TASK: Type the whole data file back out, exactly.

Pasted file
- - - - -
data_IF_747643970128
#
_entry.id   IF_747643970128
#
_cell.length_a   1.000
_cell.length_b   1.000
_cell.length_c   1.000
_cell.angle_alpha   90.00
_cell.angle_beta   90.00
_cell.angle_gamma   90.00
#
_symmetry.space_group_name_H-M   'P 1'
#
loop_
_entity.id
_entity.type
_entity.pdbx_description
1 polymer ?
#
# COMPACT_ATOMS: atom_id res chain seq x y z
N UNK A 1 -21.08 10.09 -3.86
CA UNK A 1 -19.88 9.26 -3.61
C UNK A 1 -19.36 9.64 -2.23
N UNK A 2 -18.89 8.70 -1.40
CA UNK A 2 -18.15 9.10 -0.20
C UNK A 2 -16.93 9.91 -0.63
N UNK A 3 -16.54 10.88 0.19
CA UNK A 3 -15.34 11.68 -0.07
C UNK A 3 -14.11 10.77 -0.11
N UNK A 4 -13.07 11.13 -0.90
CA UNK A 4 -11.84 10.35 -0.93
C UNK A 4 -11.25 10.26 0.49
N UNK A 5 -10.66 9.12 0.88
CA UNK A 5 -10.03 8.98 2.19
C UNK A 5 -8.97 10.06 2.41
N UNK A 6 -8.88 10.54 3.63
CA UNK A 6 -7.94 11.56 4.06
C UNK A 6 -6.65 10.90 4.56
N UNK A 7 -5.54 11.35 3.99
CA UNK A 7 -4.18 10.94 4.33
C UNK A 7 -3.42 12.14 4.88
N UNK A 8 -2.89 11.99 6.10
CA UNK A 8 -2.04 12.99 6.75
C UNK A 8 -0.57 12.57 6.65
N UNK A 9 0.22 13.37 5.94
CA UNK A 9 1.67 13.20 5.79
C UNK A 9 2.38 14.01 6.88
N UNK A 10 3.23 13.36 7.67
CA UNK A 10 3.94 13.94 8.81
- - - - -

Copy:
data_IF_747643970128
#
_entry.id   IF_747643970128
#
_cell.length_a   1.000
_cell.length_b   1.000
_cell.length_c   1.000
_cell.angle_alpha   90.00
_cell.angle_beta   90.00
_cell.angle_gamma   90.00
#
_symmetry.space_group_name_H-M   'P 1'
#
loop_
_entity.id
_entity.type
_entity.pdbx_description
1 polymer ?
#
# COMPACT_ATOMS: atom_id res chain seq x y z
N UNK A 1 -21.08 10.09 -3.86
CA UNK A 1 -19.88 9.26 -3.61
C UNK A 1 -19.36 9.64 -2.23
N UNK A 2 -18.89 8.70 -1.40
CA UNK A 2 -18.15 9.10 -0.20
C UNK A 2 -16.93 9.91 -0.63
N UNK A 3 -16.54 10.88 0.19
CA UNK A 3 -15.34 11.68 -0.07
C UNK A 3 -14.11 10.77 -0.11
N UNK A 4 -13.07 11.13 -0.90
CA UNK A 4 -11.84 10.35 -0.93
C UNK A 4 -11.25 10.26 0.49
N UNK A 5 -10.66 9.12 0.88
CA UNK A 5 -10.03 8.98 2.19
C UNK A 5 -8.97 10.06 2.41
N UNK A 6 -8.88 10.54 3.63
CA UNK A 6 -7.94 11.56 4.06
C UNK A 6 -6.65 10.90 4.56
N UNK A 7 -5.54 11.35 3.99
CA UNK A 7 -4.18 10.94 4.33
C UNK A 7 -3.42 12.14 4.88
N UNK A 8 -2.89 11.99 6.10
CA UNK A 8 -2.04 12.99 6.75
C UNK A 8 -0.57 12.57 6.65
N UNK A 9 0.22 13.37 5.94
CA UNK A 9 1.67 13.20 5.79
C UNK A 9 2.38 14.01 6.88
N UNK A 10 3.23 13.36 7.67
CA UNK A 10 3.94 13.94 8.81